Controlling the controllables to challenge the challenges

Tim Carter, director, Ricoh UK
Tuesday, September 20, 2022

There’s not much you can do about spiralling energy or paper costs, but where you do have control is in internal processes and physical and digital workflows. Ricoh’s Tim Carter suggests a fresh focus here can accrue benefits today and tomorrow.

Carter: continuous improvement should be the aim
Carter: continuous improvement should be the aim

Everyone knew what the industry’s biggest concern was going to be in most recent BPIF Outlook survey before they looked at it, but it was there all the same: energy costs came top, followed by substrate costs.

There is little to nothing that printers themselves can realistically expect to do to alleviate either paper prices or spiralling gas/electricity bills in the immediate term, so cost savings must be identified elsewhere.

This presents both a challenge and an opportunity for printers:

  • Are there ways of doing more work with the same or less resources?
  • Is there potential in evaluating what you do now and identifying smart alternatives – shortcuts to greater efficiency?

From our experience as a supplier and partner to many businesses in this industry, over many years, the answer is yes. After all, there will be very few print firms in the UK that can truly say that no element of the way they work can be improved.

I’m not necessarily advocating buying a new press, although sometimes that is the answer. I am saying that through looking at areas such as workflow (both physical and digital), organisation, process efficiency and sales approaches, printers can find solutions to challenges such as productivity, profitability and skills shortages.

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Proven strategies
Investment is part of this, since there are many underused software tools that can help printers to automate manual processes, handle labour-intensive or data-heavy tasks, and analyse production and operational metrics to illuminate areas where significant improvements can be made.

Alongside investment on this scale comes consultancy and a willingness to embrace external voices as you review what you do, how you do it, and to what degree your business is enabled, or not, by these issues to ascend to its peak performance. Very often we find that there are cost constraints and process constraints that are holding print businesses back. And there are myriad solutions around training, factory optimisation or process automation that don’t involve a big capital investment.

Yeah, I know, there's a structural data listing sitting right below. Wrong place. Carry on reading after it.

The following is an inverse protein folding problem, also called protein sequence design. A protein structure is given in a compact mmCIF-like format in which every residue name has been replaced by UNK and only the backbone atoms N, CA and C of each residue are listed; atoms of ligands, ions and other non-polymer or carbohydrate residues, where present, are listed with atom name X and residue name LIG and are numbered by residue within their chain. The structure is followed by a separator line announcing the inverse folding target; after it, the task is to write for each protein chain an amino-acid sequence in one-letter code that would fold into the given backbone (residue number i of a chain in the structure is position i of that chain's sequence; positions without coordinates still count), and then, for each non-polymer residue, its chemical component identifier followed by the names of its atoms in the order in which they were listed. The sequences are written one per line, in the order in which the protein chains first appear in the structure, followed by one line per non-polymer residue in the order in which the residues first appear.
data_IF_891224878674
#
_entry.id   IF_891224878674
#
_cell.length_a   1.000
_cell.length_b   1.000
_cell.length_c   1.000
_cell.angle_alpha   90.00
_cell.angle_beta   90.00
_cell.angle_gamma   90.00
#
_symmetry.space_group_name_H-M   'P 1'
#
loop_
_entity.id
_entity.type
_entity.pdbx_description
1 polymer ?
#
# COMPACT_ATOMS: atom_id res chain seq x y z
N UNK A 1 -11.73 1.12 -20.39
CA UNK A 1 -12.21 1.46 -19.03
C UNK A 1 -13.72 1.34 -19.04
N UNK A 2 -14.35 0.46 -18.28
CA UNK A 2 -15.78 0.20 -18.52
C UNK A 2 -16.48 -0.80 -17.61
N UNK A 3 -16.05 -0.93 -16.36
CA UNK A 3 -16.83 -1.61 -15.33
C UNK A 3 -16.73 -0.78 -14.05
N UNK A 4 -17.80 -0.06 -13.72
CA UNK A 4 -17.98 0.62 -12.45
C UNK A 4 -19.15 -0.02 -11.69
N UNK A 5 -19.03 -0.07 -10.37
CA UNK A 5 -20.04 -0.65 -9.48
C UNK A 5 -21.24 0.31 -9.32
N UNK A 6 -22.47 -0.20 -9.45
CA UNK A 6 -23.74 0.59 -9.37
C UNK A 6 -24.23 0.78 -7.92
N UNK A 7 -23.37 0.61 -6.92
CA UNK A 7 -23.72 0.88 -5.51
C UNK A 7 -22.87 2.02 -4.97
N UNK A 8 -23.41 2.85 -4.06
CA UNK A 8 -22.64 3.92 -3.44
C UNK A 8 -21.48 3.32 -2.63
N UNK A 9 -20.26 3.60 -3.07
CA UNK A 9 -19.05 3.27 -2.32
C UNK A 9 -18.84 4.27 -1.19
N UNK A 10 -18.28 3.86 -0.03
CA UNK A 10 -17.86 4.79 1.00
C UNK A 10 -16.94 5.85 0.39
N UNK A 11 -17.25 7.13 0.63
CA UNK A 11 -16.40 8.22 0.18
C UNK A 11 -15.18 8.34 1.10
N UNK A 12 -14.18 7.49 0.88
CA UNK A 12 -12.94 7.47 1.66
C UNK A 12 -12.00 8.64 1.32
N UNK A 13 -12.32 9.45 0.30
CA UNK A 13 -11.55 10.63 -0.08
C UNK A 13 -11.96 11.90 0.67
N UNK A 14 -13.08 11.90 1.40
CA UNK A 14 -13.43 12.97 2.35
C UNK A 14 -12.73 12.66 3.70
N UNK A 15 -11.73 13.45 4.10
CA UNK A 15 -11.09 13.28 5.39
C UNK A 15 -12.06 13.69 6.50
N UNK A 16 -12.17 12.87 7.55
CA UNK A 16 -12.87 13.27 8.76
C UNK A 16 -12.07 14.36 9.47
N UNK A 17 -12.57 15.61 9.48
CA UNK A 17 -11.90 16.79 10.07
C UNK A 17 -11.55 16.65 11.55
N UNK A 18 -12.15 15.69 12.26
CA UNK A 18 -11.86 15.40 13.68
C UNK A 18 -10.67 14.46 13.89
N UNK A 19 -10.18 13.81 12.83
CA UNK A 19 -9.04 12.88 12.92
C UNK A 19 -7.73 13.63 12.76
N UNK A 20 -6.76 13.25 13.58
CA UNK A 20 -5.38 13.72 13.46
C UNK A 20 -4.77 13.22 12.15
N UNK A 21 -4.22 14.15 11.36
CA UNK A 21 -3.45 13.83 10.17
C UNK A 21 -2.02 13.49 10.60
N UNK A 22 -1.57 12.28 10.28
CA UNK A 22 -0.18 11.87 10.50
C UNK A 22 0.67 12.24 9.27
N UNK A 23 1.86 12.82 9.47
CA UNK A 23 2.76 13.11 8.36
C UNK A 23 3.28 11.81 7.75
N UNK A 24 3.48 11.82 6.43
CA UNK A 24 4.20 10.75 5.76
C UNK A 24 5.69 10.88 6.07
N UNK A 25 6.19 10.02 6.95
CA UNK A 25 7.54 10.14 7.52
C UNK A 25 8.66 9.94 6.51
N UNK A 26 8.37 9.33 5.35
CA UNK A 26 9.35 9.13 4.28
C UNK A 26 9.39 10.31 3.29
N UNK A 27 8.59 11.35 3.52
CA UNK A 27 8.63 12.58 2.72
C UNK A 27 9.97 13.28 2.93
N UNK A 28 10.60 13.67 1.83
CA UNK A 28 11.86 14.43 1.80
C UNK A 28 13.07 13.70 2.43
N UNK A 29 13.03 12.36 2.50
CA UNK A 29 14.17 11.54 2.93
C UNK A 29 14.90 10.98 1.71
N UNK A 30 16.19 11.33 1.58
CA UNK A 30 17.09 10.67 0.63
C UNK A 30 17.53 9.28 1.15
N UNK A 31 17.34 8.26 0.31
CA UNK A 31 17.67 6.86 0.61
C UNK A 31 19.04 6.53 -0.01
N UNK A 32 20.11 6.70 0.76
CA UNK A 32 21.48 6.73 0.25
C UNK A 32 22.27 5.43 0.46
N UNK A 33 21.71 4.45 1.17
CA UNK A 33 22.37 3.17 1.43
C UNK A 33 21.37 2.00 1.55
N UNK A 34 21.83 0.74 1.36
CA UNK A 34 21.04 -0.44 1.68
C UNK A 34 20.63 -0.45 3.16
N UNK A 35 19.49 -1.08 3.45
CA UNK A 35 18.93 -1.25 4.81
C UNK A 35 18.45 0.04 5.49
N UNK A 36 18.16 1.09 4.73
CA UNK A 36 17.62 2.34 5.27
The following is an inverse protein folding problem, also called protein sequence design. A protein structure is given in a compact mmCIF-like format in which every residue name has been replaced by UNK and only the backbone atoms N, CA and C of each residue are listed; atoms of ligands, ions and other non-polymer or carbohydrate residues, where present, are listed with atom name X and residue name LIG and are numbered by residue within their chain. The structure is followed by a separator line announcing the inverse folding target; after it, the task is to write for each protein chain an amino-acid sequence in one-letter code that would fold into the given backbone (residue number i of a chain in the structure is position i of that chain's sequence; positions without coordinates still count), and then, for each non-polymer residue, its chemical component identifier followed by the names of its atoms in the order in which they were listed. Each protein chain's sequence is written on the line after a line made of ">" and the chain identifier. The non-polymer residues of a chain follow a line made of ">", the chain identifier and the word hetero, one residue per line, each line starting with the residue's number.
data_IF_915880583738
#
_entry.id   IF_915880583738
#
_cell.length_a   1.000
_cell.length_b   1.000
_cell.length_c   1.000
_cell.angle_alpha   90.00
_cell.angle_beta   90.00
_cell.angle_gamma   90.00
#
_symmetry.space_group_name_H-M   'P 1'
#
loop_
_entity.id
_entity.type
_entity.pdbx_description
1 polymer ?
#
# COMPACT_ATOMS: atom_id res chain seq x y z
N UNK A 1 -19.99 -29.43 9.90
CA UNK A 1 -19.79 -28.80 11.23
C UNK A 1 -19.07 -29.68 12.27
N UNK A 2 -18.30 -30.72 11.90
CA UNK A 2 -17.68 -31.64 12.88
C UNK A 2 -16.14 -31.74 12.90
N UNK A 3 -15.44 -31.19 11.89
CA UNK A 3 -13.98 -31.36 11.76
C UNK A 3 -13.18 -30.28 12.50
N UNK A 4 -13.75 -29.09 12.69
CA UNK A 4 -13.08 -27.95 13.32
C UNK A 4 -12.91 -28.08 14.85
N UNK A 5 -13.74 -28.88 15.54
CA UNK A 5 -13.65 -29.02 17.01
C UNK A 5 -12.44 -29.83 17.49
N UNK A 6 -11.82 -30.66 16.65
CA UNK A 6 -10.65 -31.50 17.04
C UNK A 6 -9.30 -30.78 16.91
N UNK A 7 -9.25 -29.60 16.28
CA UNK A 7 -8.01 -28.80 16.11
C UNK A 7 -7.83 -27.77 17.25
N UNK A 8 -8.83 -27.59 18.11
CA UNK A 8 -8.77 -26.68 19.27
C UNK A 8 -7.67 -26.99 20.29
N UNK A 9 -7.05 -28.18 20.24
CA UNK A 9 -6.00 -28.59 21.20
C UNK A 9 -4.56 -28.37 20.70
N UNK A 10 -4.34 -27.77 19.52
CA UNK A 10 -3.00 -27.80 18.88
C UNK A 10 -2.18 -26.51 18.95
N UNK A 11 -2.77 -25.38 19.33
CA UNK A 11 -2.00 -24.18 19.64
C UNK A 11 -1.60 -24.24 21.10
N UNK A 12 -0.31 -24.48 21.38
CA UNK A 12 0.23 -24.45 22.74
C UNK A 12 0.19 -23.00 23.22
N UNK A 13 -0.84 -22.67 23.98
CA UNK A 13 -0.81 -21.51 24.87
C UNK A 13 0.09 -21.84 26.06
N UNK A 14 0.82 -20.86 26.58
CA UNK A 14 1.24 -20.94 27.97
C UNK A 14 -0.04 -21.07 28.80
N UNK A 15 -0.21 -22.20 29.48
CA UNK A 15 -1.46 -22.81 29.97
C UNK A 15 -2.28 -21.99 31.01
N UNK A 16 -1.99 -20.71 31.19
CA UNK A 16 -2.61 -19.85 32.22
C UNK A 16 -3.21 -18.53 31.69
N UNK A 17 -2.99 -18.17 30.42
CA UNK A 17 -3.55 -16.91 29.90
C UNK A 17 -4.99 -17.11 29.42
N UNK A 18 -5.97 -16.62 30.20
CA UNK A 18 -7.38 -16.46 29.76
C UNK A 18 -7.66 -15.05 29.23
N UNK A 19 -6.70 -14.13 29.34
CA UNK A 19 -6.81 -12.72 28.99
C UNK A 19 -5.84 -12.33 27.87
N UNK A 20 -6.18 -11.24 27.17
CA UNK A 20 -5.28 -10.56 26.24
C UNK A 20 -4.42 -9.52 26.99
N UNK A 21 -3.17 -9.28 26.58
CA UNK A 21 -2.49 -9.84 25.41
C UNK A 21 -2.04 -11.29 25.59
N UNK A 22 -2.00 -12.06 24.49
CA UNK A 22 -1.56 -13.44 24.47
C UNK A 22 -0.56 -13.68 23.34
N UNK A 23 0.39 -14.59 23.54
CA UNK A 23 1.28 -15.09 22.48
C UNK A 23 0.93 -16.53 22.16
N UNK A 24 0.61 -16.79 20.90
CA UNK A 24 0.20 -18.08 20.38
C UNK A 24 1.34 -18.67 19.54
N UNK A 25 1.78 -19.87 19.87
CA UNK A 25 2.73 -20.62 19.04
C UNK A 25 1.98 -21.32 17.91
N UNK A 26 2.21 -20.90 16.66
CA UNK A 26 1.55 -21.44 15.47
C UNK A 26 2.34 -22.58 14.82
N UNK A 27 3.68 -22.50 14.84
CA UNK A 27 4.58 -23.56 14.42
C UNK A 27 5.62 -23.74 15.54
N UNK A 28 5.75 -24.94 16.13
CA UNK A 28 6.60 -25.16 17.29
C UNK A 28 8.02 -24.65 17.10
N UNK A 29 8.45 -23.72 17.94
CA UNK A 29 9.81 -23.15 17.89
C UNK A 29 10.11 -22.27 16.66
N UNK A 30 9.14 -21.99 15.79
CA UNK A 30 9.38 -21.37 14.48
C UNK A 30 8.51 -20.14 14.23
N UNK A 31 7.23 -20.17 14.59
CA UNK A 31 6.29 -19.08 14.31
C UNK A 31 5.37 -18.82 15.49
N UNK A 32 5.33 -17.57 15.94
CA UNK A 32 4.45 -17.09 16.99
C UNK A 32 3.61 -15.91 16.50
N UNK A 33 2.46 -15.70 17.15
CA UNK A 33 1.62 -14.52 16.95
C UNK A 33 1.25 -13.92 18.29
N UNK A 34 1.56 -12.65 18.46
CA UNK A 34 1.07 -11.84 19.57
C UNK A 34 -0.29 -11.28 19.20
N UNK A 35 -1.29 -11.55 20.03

The important aspect is that matters of workflow, factory organisation, and the integration of technology with people, are looked at in the round – an end-to-end appraisal that identifies gaps and opportunities, pain points and as-yet unclaimed efficiency benefits.

Evolving processes
A great example of a print company that has undertaken a process similar to this is < print > evolved, the web-to-print-based print supplier in London. Its managing director, Spencer Slee, came to Ricoh some time ago with a specific request. Relatively new to the business, he wanted take stock of the business’s real capabilities – not just the machines, but the workforce and the processes that were being used to manage work to the presses. After a thorough review, the weak point became clear – the company had capacity, but there were challenges in managing work through the factory in a seamless, organised and scalable way, such that would make it more profitable and sustainable.

<print> evolved details its positive change

Working with Ricoh, <print> evolved went through an end-to-end improvement programme that impacted on both physical and electronic workflows, identifying and eliminating bottlenecks. Employees were engaged in the process throughout. Production efficiency was improved by 33%.

Filling schedules
Of course, more efficient processes are little use to a printer that has no work coming in, and the ability to gain clients and build them into valuable relationships is another area that printers should be looking at closely. Making online ordering easier with a web-to-print store front is one consideration. Be creative, be thorough. Consider, for example, forming collaborations with other organisations, where working together might open new doors to business for both parties, or where the joint offering makes for a profoundly stronger offering.

Make sure your sales team truly understand the key benefits for your customers of the technology you have and can talk about it on those terms. Make sure they have great sample kits that highlight the really great work you can create. None of these initiatives cost much money.

There are many great messages here for print business owners, and one further should be added. Such a process, such a mentality, must not be allowed to stand still. Continuous improvement should be the aim. The journey does not end with first fruits – it must be ongoing and ever-more ambitious.

Do you want to learn How To Do More with Less resource? On the 12th of October we will be joining forces with the IPIA for a VIP seminar where we share proven strategies of creating business efficiencies. Come along and join us!

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